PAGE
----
The Lawyer Asia Pacific 150 is the only research report to provide a ranking of the top 100 independent local firms and top 50 global firms in the region. The report offers critical review of some of the fastest growing firms and their strategies, a country-by-country guide to leading legal advisers and legal services market trends, plus exclusive insight into the current business development opportunities in the Asia Pacific. Read more
This year, The Lawyer’s annual ranking of the largest UK law firms by turnover is available as an interactive, digital benchmarking tool. For the first time this will allow you to manipulate each data set against the metrics of your choice.
Clifford Chance is being sued for £54 million - one of the highest claims ever faced by a UK practice - in a row over a Chinese power plant deal. The £54 million writ, which will be heard in London's High Court, claims Clifford Chance acted negligently when it drafted a contract for the consortium involved in building and upkeeping the Shajiao C power station in Guangdong province.
Southern Energy (Shajiao C) Ltd, a global energy provider and its subsidiary Consolidated Electric Power Asia, are among the five-strong consortium suing the law firm for the alleged breach of the 1991 contract. Clifford Chance, which has built up a prosperous practice in Hong Kong with 130 lawyers advising Chinese companies, grossed more than £440 million last year and so can afford to absorb the claim if it loses and is forced to pay full damages.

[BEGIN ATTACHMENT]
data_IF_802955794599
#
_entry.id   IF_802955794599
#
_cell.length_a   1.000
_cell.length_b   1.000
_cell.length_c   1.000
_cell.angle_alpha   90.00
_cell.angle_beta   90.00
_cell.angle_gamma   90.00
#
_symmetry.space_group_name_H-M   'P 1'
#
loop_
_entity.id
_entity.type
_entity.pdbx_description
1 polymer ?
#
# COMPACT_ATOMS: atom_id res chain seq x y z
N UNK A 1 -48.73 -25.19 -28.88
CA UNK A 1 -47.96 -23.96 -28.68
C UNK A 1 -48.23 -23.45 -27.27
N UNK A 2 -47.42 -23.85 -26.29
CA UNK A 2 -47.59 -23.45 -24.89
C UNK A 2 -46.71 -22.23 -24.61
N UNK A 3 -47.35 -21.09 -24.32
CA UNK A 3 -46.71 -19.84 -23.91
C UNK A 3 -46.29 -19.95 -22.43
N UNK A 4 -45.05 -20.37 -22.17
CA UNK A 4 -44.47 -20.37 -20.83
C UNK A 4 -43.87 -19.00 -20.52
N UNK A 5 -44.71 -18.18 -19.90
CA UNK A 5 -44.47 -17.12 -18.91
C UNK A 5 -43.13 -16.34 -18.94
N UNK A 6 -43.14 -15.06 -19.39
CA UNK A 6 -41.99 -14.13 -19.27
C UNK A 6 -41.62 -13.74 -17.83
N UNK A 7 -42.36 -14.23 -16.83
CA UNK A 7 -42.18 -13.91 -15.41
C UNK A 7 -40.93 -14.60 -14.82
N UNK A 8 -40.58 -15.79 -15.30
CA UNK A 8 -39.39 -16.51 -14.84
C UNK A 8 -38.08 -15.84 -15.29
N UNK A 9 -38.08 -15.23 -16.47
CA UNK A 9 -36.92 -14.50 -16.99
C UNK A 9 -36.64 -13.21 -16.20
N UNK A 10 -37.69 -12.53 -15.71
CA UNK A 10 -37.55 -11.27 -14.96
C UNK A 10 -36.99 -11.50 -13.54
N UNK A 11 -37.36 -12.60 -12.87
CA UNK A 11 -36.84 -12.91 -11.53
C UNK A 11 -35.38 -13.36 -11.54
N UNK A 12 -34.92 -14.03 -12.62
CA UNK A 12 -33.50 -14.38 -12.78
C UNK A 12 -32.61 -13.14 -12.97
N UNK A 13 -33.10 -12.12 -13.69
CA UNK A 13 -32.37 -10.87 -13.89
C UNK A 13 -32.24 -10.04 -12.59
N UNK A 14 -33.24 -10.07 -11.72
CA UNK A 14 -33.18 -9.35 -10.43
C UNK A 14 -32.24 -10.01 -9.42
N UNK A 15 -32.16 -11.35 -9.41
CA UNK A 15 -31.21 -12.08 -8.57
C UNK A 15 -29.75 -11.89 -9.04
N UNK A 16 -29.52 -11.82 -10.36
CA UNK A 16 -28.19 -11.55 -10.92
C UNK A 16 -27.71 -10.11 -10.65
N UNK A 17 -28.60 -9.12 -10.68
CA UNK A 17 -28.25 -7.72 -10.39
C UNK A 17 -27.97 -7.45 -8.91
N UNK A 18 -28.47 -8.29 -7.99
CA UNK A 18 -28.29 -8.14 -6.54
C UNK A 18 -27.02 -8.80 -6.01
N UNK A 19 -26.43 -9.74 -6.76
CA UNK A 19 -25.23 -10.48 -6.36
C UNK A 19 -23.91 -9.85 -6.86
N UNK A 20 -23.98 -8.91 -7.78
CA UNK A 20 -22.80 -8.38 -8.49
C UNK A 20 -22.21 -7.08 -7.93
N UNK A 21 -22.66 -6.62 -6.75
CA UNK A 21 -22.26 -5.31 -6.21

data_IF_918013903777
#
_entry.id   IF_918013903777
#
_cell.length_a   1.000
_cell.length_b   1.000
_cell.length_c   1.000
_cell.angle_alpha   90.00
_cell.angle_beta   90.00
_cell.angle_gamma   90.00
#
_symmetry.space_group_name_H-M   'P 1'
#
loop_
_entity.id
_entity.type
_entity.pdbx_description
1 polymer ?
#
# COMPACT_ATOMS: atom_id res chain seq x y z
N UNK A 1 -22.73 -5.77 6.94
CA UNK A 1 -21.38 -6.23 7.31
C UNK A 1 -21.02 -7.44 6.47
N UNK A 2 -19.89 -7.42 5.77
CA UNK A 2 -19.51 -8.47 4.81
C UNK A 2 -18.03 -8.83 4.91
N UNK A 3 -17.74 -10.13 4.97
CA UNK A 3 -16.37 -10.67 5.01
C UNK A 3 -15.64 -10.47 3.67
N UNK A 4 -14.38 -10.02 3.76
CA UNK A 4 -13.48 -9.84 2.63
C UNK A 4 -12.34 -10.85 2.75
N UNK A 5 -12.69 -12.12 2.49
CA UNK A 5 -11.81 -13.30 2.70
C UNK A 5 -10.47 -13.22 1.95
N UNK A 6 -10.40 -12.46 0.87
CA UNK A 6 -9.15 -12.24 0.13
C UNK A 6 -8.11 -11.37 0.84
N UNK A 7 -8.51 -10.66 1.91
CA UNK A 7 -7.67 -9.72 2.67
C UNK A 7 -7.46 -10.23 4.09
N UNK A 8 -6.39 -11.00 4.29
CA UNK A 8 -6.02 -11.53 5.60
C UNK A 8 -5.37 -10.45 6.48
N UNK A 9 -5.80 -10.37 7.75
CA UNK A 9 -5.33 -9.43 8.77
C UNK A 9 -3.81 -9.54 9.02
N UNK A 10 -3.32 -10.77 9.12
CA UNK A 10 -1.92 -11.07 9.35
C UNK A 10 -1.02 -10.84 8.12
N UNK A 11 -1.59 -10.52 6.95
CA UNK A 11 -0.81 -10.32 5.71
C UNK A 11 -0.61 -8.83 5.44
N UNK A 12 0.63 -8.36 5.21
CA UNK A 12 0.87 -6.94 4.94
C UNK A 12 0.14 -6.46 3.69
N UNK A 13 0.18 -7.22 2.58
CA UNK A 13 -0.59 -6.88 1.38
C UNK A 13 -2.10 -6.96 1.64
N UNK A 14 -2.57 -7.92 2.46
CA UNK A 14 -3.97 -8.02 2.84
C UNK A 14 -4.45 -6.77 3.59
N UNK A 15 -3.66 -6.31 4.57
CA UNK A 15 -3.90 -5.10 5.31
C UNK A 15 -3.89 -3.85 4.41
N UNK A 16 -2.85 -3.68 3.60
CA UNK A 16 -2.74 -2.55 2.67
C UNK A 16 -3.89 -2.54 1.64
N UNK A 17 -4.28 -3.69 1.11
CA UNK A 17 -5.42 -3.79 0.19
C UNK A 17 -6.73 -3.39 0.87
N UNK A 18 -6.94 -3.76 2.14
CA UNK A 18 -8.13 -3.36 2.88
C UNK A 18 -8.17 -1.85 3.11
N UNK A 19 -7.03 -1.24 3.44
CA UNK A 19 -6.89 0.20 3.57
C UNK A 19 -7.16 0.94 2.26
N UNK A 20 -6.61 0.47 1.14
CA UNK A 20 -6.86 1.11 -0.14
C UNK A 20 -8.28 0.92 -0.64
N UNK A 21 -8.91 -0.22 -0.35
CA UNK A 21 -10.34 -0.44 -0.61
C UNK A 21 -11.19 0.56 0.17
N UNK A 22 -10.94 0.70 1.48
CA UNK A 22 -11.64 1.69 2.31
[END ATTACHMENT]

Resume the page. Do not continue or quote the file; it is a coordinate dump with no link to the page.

In any case, the amount will probably be covered by professional indemnity insurance: law firms such as Clifford Chance's typically pay out five percent of their turnover on indemnity and settling claims. This lawsuit is the latest in a series of multi-million pound claims against law firms which have prompted lawyers to lobby hard for limited liability partnerships to be allowed in the UK. Clifford Chance will gain LLP status in the US when it merges with Rogers & Wells next year, but legislation allowing LLPs in the UK is unlikely to be finalised for at least 18 months.